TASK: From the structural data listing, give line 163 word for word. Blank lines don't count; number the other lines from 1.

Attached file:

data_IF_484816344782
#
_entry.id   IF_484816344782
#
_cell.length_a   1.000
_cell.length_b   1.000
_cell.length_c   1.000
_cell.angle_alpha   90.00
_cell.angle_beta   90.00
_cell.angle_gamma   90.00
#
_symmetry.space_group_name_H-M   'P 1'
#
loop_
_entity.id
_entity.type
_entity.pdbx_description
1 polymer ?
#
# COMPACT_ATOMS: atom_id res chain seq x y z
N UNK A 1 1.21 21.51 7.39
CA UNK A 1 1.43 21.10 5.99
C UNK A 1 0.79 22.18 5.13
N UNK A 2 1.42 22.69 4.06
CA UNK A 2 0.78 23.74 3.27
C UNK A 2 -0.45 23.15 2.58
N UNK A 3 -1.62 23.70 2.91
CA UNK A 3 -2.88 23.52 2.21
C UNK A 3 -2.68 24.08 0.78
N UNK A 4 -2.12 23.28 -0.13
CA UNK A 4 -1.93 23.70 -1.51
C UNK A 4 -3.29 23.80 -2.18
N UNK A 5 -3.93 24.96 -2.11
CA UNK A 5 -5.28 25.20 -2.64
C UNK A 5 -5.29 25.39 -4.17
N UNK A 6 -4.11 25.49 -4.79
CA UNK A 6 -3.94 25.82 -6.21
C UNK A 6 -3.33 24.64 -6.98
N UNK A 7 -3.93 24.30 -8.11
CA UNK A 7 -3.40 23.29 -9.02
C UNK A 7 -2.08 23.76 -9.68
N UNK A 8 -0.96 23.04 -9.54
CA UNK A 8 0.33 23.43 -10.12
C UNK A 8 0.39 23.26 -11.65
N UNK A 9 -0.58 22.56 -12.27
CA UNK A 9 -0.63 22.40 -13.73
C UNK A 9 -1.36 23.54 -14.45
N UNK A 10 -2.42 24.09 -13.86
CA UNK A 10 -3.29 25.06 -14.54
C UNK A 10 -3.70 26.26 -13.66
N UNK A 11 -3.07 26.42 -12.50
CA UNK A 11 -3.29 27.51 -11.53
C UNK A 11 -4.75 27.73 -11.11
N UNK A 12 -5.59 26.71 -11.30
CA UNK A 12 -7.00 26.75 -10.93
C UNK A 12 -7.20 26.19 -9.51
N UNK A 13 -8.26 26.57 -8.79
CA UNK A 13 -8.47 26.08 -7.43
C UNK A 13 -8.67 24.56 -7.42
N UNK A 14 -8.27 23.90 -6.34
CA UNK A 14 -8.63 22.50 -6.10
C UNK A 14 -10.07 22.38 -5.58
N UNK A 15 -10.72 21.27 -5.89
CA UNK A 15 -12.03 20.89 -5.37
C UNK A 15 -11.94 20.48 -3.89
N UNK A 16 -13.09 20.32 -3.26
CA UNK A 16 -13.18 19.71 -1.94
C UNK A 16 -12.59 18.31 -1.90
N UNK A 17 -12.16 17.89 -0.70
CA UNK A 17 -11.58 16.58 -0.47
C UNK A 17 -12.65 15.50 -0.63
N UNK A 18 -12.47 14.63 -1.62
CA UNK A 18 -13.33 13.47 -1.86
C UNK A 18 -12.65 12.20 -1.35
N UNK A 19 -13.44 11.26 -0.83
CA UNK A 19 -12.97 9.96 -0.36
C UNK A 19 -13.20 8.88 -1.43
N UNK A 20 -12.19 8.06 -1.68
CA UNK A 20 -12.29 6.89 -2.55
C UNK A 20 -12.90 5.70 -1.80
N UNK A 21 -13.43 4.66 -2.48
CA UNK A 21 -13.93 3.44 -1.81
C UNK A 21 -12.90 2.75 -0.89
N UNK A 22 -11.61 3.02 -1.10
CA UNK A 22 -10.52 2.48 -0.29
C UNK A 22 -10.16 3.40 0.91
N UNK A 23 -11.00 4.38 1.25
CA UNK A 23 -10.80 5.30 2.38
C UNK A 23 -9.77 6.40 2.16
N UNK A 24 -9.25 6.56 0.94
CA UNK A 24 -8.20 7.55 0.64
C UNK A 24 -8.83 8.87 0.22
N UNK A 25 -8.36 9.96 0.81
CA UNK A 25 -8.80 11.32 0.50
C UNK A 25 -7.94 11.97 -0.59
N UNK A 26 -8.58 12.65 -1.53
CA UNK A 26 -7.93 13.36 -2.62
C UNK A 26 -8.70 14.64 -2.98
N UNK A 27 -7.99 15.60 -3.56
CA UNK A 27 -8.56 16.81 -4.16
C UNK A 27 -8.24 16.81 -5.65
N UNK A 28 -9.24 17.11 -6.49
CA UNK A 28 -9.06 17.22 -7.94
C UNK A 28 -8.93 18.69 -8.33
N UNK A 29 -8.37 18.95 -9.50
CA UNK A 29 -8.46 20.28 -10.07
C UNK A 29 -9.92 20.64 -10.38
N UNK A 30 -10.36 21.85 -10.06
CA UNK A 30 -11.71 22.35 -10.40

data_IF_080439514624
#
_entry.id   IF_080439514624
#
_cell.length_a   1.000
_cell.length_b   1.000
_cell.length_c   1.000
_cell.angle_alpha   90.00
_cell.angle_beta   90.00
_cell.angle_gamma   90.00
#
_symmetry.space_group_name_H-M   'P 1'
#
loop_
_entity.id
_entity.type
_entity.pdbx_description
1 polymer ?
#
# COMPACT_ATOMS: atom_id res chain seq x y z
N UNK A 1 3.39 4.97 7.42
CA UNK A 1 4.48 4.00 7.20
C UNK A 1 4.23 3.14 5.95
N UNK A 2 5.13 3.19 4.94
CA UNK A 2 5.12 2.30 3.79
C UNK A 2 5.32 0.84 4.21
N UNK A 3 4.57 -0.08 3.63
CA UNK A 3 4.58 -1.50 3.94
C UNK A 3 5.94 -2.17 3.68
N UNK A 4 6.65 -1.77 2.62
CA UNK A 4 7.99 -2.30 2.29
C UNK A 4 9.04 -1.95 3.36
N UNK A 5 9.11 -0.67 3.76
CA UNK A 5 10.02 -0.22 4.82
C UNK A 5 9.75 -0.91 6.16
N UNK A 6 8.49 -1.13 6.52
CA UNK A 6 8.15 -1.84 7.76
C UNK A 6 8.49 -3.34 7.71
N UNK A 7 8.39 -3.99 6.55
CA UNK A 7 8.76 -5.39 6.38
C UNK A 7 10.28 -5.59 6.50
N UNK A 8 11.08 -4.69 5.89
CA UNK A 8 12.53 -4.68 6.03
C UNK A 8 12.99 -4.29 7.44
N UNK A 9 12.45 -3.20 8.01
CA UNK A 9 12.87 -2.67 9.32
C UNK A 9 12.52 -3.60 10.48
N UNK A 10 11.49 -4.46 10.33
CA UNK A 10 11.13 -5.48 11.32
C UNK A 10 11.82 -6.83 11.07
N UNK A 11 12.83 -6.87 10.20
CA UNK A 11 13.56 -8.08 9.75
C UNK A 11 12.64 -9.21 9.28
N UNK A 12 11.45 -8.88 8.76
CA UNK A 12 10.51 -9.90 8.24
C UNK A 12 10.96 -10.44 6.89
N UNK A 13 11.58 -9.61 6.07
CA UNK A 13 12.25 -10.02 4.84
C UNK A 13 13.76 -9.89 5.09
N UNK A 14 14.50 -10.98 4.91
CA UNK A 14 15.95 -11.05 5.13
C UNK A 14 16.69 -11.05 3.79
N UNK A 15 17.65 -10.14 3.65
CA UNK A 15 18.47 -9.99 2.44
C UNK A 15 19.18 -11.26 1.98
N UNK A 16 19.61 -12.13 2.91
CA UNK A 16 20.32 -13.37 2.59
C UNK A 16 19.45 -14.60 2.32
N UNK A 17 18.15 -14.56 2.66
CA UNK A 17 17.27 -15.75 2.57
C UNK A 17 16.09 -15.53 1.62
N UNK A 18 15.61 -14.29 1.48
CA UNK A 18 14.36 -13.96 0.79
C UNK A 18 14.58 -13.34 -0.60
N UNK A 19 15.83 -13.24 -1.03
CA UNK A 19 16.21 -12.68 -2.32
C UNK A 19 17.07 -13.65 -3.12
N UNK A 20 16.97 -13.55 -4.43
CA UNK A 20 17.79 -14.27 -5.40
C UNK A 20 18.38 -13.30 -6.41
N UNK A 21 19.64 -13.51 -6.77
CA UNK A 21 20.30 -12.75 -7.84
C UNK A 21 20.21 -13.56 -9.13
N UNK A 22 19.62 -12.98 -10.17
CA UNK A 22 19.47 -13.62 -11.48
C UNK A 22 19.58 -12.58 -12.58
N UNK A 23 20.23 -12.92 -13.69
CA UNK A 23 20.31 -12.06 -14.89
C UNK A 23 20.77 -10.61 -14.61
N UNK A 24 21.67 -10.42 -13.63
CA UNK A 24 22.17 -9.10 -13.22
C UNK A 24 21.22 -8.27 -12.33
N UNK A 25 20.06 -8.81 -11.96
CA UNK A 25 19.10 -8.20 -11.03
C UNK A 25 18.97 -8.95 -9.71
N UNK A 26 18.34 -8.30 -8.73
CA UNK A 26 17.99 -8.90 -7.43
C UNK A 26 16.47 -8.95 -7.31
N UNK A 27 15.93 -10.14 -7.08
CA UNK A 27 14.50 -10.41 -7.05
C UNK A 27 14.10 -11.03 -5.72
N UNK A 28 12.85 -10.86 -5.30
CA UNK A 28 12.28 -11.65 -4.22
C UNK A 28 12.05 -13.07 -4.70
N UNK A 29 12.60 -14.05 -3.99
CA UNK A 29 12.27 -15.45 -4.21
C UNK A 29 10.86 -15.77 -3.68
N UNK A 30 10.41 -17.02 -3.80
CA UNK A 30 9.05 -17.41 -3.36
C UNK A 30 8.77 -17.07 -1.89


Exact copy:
N UNK A 12 11.45 -8.88 8.76